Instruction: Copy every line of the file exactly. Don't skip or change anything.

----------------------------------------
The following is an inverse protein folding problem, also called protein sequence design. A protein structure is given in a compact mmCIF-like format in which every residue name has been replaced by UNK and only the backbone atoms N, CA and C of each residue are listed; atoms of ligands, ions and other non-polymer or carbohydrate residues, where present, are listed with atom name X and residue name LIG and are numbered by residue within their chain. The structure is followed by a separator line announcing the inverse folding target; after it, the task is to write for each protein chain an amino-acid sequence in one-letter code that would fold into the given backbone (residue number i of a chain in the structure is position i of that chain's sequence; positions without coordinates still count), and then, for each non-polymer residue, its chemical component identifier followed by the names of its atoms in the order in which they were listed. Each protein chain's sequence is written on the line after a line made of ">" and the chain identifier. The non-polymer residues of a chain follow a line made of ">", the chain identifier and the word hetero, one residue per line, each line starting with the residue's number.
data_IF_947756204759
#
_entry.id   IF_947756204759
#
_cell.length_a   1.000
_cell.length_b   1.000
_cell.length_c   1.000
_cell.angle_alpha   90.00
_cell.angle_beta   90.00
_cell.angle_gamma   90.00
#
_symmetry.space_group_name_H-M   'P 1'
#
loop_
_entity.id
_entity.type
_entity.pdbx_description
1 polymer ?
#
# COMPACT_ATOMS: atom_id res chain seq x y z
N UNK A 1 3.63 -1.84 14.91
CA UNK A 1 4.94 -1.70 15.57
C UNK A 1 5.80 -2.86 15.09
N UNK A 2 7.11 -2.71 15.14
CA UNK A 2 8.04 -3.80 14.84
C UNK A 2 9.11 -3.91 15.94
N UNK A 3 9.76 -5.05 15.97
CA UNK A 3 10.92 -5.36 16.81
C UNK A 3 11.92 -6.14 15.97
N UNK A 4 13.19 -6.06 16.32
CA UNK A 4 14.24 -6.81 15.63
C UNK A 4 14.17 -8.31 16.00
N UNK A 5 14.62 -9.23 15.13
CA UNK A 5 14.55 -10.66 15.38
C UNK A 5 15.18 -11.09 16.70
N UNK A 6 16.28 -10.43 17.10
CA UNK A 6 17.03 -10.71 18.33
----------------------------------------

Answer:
The following is an inverse protein folding problem, also called protein sequence design. A protein structure is given in a compact mmCIF-like format in which every residue name has been replaced by UNK and only the backbone atoms N, CA and C of each residue are listed; atoms of ligands, ions and other non-polymer or carbohydrate residues, where present, are listed with atom name X and residue name LIG and are numbered by residue within their chain. The structure is followed by a separator line announcing the inverse folding target; after it, the task is to write for each protein chain an amino-acid sequence in one-letter code that would fold into the given backbone (residue number i of a chain in the structure is position i of that chain's sequence; positions without coordinates still count), and then, for each non-polymer residue, its chemical component identifier followed by the names of its atoms in the order in which they were listed. Each protein chain's sequence is written on the line after a line made of ">" and the chain identifier. The non-polymer residues of a chain follow a line made of ">", the chain identifier and the word hetero, one residue per line, each line starting with the residue's number.
data_IF_947756204759
#
_entry.id   IF_947756204759
#
_cell.length_a   1.000
_cell.length_b   1.000
_cell.length_c   1.000
_cell.angle_alpha   90.00
_cell.angle_beta   90.00
_cell.angle_gamma   90.00
#
_symmetry.space_group_name_H-M   'P 1'
#
loop_
_entity.id
_entity.type
_entity.pdbx_description
1 polymer ?
#
# COMPACT_ATOMS: atom_id res chain seq x y z
N UNK A 1 3.63 -1.84 14.91
CA UNK A 1 4.94 -1.70 15.57
C UNK A 1 5.80 -2.86 15.09
N UNK A 2 7.11 -2.71 15.14
CA UNK A 2 8.04 -3.80 14.84
C UNK A 2 9.11 -3.91 15.94
N UNK A 3 9.76 -5.05 15.97
CA UNK A 3 10.92 -5.36 16.81
C UNK A 3 11.92 -6.14 15.97
N UNK A 4 13.19 -6.06 16.32
CA UNK A 4 14.24 -6.81 15.63
C UNK A 4 14.17 -8.31 16.00
N UNK A 5 14.62 -9.23 15.13
CA UNK A 5 14.55 -10.66 15.38
C UNK A 5 15.18 -11.09 16.70
N UNK A 6 16.28 -10.43 17.10
CA UNK A 6 17.03 -10.71 18.33